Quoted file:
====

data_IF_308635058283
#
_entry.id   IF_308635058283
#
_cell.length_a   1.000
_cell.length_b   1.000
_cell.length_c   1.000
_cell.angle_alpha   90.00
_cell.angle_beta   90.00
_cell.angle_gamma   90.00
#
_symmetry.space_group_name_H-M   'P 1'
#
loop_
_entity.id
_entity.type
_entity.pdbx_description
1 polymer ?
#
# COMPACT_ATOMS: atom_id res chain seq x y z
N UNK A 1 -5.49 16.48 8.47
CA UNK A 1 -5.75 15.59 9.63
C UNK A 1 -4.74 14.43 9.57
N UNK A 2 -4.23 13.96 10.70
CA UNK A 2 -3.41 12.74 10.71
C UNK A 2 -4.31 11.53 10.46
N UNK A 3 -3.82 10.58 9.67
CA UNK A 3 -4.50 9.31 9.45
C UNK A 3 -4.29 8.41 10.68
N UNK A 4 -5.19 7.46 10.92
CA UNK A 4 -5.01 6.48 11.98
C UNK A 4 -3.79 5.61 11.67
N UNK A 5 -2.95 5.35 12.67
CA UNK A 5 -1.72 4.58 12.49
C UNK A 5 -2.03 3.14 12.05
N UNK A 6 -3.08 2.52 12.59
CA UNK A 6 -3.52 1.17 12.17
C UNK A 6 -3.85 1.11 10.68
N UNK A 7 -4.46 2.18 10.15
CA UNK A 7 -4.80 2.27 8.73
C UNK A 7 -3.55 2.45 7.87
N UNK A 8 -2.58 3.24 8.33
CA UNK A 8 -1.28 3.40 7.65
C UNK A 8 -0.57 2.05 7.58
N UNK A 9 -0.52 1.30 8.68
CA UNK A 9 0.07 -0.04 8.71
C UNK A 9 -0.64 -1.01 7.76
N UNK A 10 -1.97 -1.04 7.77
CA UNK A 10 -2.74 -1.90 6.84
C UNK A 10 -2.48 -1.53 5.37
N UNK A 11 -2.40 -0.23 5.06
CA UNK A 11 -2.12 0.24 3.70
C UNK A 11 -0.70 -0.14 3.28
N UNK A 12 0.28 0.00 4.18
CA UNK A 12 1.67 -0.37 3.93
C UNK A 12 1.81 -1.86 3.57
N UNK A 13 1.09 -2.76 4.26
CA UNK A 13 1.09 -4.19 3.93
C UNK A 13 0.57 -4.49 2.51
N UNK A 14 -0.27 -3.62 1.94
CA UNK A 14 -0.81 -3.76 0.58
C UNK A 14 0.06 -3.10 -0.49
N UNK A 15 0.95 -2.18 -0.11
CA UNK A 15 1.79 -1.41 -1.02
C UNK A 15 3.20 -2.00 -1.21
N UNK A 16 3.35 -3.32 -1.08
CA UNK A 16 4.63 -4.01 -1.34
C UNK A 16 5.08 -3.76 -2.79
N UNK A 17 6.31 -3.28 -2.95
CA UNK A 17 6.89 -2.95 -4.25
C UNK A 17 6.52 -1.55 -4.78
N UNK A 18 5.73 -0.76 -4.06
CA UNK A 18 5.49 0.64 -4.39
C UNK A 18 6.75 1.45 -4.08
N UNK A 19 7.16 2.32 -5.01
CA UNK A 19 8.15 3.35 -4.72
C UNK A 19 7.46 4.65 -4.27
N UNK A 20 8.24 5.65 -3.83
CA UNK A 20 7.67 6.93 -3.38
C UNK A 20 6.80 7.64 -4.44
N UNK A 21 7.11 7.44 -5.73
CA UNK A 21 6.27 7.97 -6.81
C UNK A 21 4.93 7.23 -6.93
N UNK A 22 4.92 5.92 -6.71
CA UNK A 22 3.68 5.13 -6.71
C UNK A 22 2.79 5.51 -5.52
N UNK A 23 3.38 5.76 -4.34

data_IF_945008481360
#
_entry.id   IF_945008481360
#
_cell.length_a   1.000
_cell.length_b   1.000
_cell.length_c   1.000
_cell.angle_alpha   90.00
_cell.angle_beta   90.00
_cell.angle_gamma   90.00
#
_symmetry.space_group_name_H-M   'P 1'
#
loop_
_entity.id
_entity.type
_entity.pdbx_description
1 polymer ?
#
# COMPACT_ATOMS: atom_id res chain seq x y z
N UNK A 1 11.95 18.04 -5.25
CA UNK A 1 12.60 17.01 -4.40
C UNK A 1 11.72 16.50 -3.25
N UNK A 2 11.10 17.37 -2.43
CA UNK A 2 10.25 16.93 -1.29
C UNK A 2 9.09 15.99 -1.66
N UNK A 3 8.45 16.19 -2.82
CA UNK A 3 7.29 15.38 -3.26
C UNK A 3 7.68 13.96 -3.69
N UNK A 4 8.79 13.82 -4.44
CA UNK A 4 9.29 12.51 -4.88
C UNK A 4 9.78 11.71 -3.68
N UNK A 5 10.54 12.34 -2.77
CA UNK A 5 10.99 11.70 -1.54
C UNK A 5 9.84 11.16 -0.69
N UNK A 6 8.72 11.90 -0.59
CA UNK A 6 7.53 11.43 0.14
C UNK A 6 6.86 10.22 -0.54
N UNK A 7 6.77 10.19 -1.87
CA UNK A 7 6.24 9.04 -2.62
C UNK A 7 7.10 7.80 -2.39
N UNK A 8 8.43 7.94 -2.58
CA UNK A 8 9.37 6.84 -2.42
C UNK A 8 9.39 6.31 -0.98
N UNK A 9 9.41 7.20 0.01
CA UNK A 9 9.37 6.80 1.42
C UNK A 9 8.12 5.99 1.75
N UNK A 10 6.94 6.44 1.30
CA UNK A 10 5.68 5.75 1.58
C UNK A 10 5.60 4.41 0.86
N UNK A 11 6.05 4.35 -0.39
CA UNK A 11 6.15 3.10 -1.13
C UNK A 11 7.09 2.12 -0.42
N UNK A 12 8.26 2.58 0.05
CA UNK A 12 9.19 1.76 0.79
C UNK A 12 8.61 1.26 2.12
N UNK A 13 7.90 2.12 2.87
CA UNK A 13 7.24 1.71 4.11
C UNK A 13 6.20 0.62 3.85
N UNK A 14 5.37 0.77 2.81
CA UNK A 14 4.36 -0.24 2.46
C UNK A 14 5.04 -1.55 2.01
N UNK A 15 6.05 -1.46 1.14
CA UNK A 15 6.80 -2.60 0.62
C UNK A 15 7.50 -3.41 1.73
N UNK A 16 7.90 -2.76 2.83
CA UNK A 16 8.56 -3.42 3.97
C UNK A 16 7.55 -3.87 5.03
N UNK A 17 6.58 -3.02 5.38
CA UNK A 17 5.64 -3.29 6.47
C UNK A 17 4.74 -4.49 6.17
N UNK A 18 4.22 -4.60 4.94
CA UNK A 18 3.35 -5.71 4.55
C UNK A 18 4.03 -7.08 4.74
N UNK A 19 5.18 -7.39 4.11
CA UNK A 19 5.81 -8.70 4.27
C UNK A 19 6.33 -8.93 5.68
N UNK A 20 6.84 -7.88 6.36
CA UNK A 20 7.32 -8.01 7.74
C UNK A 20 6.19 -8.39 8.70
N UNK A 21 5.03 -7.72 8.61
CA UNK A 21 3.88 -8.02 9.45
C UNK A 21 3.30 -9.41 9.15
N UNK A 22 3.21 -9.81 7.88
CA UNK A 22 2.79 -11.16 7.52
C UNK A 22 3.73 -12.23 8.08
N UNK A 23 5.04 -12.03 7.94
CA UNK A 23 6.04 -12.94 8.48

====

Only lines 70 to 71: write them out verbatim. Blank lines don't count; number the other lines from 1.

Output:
CA UNK A 17 6.89 -2.95 -4.25
C UNK A 17 6.52 -1.55 -4.78